Sometimes even the ends are sacrificed to Mr Sanders’s need to be righteous. Making university cost-free for students is a self-defeating way to alleviate poverty, because most of the subsidy would go to people who are, or will be, relatively wealthy. Decriminalising border-crossing and breaking up Immigration and Customs Enforcement would abdicate one of the state’s first duties. Banning nuclear energy would stand in the way of his goal to create a zero-carbon economy.

So keenly does Mr Sanders fight his wicked rivals at home, that he often sympathises with their enemies abroad. He has shown a habit of indulging autocrats in Cuba and Nicaragua, so long as the regime in question claims to be pursuing socialism. He is sceptical about America wielding power overseas, partly from an honourable conviction that military adventures do more harm than good. But it also reflects his contempt for the power-wielders in the Washington establishment.

Last is the effect of a President Sanders on America’s political culture. The country’s political divisions helped make Mr Trump’s candidacy possible. They are now enabling Mr Sanders’s rise. The party’s leftist activists find his revolution thrilling. They have always believed that their man would triumph if only the neoliberal Democratic Party elite would stop keeping him down. His supporters seem to reserve almost as much hatred for his Democratic opponents as they do for Republicans.

This speaks to Mr Sanders’s political style. When faced with someone who disagrees with him, his instinct is to spot an establishment conspiracy, or to declare that his opponent is confused and will be put straight by one of his political sermons. When asked how he would persuade Congress to eliminate private health insurance (something which 60% of Americans oppose), Mr Sanders replies that he would hold rallies in the states of recalcitrant senators until they relented.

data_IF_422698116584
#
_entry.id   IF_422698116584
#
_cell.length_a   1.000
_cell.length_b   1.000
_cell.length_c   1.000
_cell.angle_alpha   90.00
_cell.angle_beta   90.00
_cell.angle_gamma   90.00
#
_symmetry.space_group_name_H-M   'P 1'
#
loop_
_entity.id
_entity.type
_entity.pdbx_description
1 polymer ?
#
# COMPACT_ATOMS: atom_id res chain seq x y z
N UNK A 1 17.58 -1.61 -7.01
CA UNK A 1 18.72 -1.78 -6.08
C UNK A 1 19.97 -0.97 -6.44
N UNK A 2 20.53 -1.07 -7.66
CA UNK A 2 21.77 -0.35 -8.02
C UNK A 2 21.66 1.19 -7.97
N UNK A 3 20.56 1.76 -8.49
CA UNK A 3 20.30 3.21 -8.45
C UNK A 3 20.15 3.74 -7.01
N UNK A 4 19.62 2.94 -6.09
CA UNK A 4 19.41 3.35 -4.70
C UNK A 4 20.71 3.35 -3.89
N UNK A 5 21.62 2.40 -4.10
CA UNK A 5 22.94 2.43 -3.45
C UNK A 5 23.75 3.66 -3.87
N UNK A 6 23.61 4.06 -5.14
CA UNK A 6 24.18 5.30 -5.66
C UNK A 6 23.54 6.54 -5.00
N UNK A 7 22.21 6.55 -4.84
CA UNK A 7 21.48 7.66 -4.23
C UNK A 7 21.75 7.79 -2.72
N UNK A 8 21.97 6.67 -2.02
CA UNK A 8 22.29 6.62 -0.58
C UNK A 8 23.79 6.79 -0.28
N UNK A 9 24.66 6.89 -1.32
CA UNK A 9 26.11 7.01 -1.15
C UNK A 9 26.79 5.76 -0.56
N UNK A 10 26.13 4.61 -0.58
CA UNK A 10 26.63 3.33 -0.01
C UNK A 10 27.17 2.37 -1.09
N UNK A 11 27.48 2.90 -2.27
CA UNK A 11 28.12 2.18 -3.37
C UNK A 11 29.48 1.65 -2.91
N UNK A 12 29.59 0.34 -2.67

A presidency in which Mr Sanders travelled around the country holding rallies for a far-left programme that he could not get through Congress would widen America’s divisions. It would frustrate his supporters, because the president’s policies would be stymied by Congress or the courts. On the right, which has long been fed a diet of socialist bogeymen, the spectacle of an actual socialist in the White House would generate even greater fury. Mr Sanders would test the proposition that partisanship cannot get any more bitter.

The mainstream three-quarters of Democrats have begun to tell themselves that Mr Sanders would not be so bad. Some point out that he would not be able to do many of the things he promises. This excuse-making, with its implication that Mr Sanders should be taken seriously but not literally, sounds worryingly familiar. Mr Trump has shown that control of the regulatory state, plus presidential powers over trade and over foreign policy, give a president plenty of room for manoeuvre. His first term suggests that it is unwise to dismiss what a man seeking power says he wants to do with it.

Enter Sandersman